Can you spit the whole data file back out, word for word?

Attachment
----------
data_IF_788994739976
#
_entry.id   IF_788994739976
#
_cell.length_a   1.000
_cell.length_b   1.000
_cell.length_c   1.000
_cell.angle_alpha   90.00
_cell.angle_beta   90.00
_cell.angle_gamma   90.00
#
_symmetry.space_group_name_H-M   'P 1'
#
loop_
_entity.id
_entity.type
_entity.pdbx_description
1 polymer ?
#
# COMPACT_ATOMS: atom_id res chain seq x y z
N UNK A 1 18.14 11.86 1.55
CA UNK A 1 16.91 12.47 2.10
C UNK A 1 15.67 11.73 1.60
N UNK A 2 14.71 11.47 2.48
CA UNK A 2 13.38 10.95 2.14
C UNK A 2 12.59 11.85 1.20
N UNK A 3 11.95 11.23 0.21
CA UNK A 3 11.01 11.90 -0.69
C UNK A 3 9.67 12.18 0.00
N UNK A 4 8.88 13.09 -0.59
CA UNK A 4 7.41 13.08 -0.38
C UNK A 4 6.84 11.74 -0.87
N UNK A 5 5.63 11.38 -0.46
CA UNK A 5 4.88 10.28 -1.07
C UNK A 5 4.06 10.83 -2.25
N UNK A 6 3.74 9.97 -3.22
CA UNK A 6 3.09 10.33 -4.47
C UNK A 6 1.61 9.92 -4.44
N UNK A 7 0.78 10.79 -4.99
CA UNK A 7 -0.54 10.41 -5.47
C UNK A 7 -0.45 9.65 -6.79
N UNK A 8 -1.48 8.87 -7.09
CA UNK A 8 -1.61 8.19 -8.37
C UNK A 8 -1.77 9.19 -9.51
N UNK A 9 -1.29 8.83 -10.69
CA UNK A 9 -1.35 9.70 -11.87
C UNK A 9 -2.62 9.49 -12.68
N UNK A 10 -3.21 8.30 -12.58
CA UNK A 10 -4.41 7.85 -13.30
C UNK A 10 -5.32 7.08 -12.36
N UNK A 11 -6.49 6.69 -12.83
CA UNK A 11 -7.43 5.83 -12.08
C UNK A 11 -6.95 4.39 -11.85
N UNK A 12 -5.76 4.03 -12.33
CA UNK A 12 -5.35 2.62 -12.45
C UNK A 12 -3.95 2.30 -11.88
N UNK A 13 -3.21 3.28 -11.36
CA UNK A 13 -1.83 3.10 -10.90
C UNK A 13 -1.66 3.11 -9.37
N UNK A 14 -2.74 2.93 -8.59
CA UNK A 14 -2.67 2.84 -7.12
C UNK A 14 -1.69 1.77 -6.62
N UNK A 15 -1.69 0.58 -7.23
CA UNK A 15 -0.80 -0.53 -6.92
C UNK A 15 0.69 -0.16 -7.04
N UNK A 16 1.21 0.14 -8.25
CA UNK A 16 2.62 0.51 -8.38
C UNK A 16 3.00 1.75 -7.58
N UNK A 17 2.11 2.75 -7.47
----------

data_IF_788994739976
#
_entry.id   IF_788994739976
#
_cell.length_a   1.000
_cell.length_b   1.000
_cell.length_c   1.000
_cell.angle_alpha   90.00
_cell.angle_beta   90.00
_cell.angle_gamma   90.00
#
_symmetry.space_group_name_H-M   'P 1'
#
loop_
_entity.id
_entity.type
_entity.pdbx_description
1 polymer ?
#
# COMPACT_ATOMS: atom_id res chain seq x y z
N UNK A 1 18.14 11.86 1.55
CA UNK A 1 16.91 12.47 2.10
C UNK A 1 15.67 11.73 1.60
N UNK A 2 14.71 11.47 2.48
CA UNK A 2 13.38 10.95 2.14
C UNK A 2 12.59 11.85 1.20
N UNK A 3 11.95 11.23 0.21
CA UNK A 3 11.01 11.90 -0.69
C UNK A 3 9.67 12.18 0.00
N UNK A 4 8.88 13.09 -0.59
CA UNK A 4 7.41 13.08 -0.38
C UNK A 4 6.84 11.74 -0.87
N UNK A 5 5.63 11.38 -0.46
CA UNK A 5 4.88 10.28 -1.07
C UNK A 5 4.06 10.83 -2.25
N UNK A 6 3.74 9.97 -3.22
CA UNK A 6 3.09 10.33 -4.47
C UNK A 6 1.61 9.92 -4.44
N UNK A 7 0.78 10.79 -4.99
CA UNK A 7 -0.54 10.41 -5.47
C UNK A 7 -0.45 9.65 -6.79
N UNK A 8 -1.48 8.87 -7.09
CA UNK A 8 -1.61 8.19 -8.37
C UNK A 8 -1.77 9.19 -9.51
N UNK A 9 -1.29 8.83 -10.69
CA UNK A 9 -1.35 9.70 -11.87
C UNK A 9 -2.62 9.49 -12.68
N UNK A 10 -3.21 8.30 -12.58
CA UNK A 10 -4.41 7.85 -13.30
C UNK A 10 -5.32 7.08 -12.36
N UNK A 11 -6.49 6.69 -12.83
CA UNK A 11 -7.43 5.83 -12.08
C UNK A 11 -6.95 4.39 -11.85
N UNK A 12 -5.76 4.03 -12.33
CA UNK A 12 -5.35 2.62 -12.45
C UNK A 12 -3.95 2.30 -11.88
N UNK A 13 -3.21 3.28 -11.36
CA UNK A 13 -1.83 3.10 -10.90
C UNK A 13 -1.66 3.11 -9.37
N UNK A 14 -2.74 2.93 -8.59
CA UNK A 14 -2.67 2.84 -7.12
C UNK A 14 -1.69 1.77 -6.62
N UNK A 15 -1.69 0.58 -7.23
CA UNK A 15 -0.80 -0.53 -6.92
C UNK A 15 0.69 -0.16 -7.04
N UNK A 16 1.21 0.14 -8.25
CA UNK A 16 2.62 0.51 -8.38
C UNK A 16 3.00 1.75 -7.58
N UNK A 17 2.11 2.75 -7.47